Georgia Counties Sue Trump for Expenses From His Failed Voting Fraud Suit

Former President Donald Trump and first lady Melania Trump walk to board Marine One on the South Lawn of the White House, Jan. 20, 2021, in Washington. (AP Photo/Alex Brandon)

ATLANTA (CN) — Two Atlanta-area counties filed lawsuits against former President Donald Trump this week, seeking legal fees in his campaign’s failed voting fraud lawsuit against state election officials.

Cobb County filed a motion in Fulton County Superior Court on Monday, followed by DeKalb County filing a similar motion against Trump and Georgia Republican Party Chairman David Shafer.

Cobb County’s Director of Registration and Elections Janine Eveler and DeKalb County’s Erica Hamilton were among a dozen of others named in the original complaint, which was filed in Fulton County Superior Court in December. Georgia Secretary of State Brad Raffensberger was also listed as a defendant.

The Trump campaign filed similar legal actions that failed in several other states.

“Given the number of failed lawsuits filed by the former President and his campaign, Petitioners apparently believed that they could filed their baseless and legally deficient actions with impunity, with no regard for the costs extracted from the taxpayers’ coffers of the consequences to the democratic foundations of our country,” the motion states.

The Georgia lawsuit alleged widespread voter fraud in the Peach State and challenged the results of the 2020 presidential election that Democrat Joe Biden won with the help of voters of Cobb County and DeKalb County.

Biden won Cobb County with 56.35% of the vote, and in DeKalb County he received 83.12% of the vote. A statewide recount confirmed Biden’s victory.

Trump called Raffensberger, who recorded the conversation, pressuring him to “find” 11,000 votes to overturn Georgia’s election results in favor of Trump, who is now being investigated for attempted election interference.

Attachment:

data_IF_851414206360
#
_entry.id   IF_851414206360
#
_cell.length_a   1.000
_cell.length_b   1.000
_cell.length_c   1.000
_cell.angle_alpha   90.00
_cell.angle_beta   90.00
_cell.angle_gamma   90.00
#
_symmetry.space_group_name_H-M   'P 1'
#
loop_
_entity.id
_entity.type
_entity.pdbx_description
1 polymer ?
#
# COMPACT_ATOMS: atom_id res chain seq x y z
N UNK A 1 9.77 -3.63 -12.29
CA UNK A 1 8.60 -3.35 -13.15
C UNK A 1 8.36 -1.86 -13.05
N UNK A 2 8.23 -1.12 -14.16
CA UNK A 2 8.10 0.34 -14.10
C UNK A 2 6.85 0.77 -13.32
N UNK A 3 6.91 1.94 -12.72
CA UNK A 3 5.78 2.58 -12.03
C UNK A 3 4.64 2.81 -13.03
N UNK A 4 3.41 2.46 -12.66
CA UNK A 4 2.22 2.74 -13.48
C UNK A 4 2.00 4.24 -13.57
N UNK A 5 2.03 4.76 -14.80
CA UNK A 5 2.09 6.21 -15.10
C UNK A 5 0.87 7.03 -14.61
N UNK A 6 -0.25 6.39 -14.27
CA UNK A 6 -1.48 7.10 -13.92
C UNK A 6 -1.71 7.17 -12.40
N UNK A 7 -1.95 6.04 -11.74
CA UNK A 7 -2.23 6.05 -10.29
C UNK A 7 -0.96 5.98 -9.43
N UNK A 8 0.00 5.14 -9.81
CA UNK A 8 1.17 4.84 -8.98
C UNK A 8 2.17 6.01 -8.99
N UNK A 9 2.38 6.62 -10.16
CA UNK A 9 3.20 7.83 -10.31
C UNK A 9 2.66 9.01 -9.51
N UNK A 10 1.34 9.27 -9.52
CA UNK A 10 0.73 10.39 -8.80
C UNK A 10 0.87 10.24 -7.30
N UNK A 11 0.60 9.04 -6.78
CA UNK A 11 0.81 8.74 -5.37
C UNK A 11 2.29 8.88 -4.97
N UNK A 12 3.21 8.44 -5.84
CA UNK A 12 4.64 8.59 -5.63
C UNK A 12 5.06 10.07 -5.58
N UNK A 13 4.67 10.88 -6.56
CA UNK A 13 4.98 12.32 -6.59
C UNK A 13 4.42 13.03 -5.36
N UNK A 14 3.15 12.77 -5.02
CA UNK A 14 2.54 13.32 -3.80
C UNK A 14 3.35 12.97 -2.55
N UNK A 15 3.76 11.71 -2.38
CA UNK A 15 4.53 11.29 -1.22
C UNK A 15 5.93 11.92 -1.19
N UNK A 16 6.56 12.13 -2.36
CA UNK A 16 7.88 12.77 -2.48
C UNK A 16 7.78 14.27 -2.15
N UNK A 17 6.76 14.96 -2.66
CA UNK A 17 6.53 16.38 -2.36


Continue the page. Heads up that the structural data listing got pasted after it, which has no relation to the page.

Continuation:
Cobb County’s motion, written by attorney Daniel White of Haynie, Litchfield & White, contends Eveler was improperly named a defendant.

“If you’re going to challenge an election, you’re supposed to name the county superintendent of elections,” White states in the motion. “And Georgia law is pretty clear that, in the case of Cobb County, that’s the Cobb County Board of Elections and Registration, that’s not the election department manager.”

The motion calls the lawsuit “baseless and legally deficient” with “impunity, with no regard for the costs extracted from the taxpayers’ coffers or the consequences to the democratic foundations of our country.”

“[Trump’s] claims were so bereft of factual and legal support that it cannot reasonably be believed that a court would accept them,” the motion states.

The brief goes on to assert that Trump’s lawsuit did not provide specific examples of illegally cast ballots or other voter fraud in Georgia.

“Rather Petitioners offer only wild theories, facially invalid claims and questionable ‘buckets of votes,” the motion says.

According to the DeKalb motion, the lawsuit “repeats unsubstantiated and frivolous claims of violations of state laws and regulations related to voter, registration, absentee ballot processing, signature matching, and improper limits on the public and election monitors during the tabulation of the votes and the recount.”

Cobb accuses the Trump campaign of dragging out the process of serving the parties “so they might continue their political strategy of creating chaos and discord in the weeks leading up to January 6, 2021.”

The Trump campaign dropped the lawsuit on Jan. 7, a day after Congress certified the election results after Trump incited an insurrection at the Capitol as an attempt to thwart the proceedings.

Cobb is seeking $10,875 in attorneys’ fees while DeKalb is asking for $6,105. Representatives for Trump did not immediately respond to requests for comment.

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